Orion: America's Putin
Cleveland: RNC Cleveland: Local Grievance Edition
Ginsberg: A Plea to my Fellow Progressives
As the two the presidential candidates prepare for the first debate, Romney finds himself between a rock and a hard place. Obama is dealing with the same rock, but unlike Romney he lacks a similar hard place.
The rock is the apparently small number of actual undecided voters, maybe as little as 2%. This means to make significant gains in the poll, one has to go after the swing voters. Romney is not going to pass Obama in places like Florida and Ohio just by grabbing all of the undecideds (many who could very well not vote at all). He has to convince those who have tentatively leaned toward Obama at the moment to change their mind and swing over to him.
I think it can be reasonably assumed that if someone is leaning toward Obama, no matter how tentatively, his or her politics is in large part socially and economically moderate. I think the line "no one left behind" uttered at the DNC resonates with folks of this constituency. While they want the economy to take off, and maybe even think "smaller government" has its place in the debate, they don't want wide-scale suffering in the short-term just to get the economy rolling again.
In other words, these voters may first think of their own pocketbook, but their concern for their neighbors is not that far behind.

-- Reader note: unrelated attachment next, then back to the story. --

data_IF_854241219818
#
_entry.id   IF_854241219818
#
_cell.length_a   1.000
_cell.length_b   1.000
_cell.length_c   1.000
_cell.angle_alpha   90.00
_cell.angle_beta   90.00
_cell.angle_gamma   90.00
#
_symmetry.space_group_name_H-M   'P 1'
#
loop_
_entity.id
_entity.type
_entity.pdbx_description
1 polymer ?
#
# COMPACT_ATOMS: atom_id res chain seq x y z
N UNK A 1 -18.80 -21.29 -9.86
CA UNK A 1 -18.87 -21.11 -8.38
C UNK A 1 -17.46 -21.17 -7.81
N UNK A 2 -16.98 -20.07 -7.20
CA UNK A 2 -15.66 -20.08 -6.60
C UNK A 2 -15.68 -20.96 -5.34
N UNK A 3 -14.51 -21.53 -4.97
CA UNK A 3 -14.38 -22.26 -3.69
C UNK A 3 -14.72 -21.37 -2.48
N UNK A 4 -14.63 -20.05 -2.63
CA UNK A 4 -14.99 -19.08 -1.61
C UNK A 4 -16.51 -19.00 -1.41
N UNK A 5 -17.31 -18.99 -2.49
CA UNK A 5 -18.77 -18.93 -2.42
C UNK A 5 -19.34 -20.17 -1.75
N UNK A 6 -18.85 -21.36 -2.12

Romney's hard place is that in order to appeal to these people he has to make promises and outline policy choices that will alienate a sizeable number of those in his party. This was all too evident when he stated the other Sunday there were parts of Obamacare he would keep. He was attempting to reach out to those swingers and the backlash he suffered from his party was so swift he was taking it all back the next day.
Ron Reagan hit the nail on the head perfectly the other night when he said that while most presidential candidates shape the party into a reflection of themselves, Romney has allowed the party to shape him into a reflection of the party. And the Republican Party as everyone knows around here has become quite conservative, embracing an ideology and worldview that does not appeal to those who would consider leaning toward Obama let alone having already leaned Obama's way.
The success of the DNC was in large part that it amped up the party faithful while allowing Obama to go for the center in the hopes of pulling a few of those who have tentatively swung to Romney for the moment.
Romney's decision is whether during the debate he seeks to amp up the base in a way he failed to do during the RNC and hope their GOTV efforts are enough (2000 Bush in Ohio strategy) or go for a hail mary pass for the center of the field that he can be persuasive enough that for ever 1% of the base he loses, he picks up 2% from the moderates.
There is little in Romney's past performances that indicates he has the personality and showbiz chops to pull such a performance off. It is likely he will triple down on the conservative ideology. The most likely outcome will be that hardcore base of the Republican Party will find out just unappealing that ideology is to those in the middle of the political spectrum.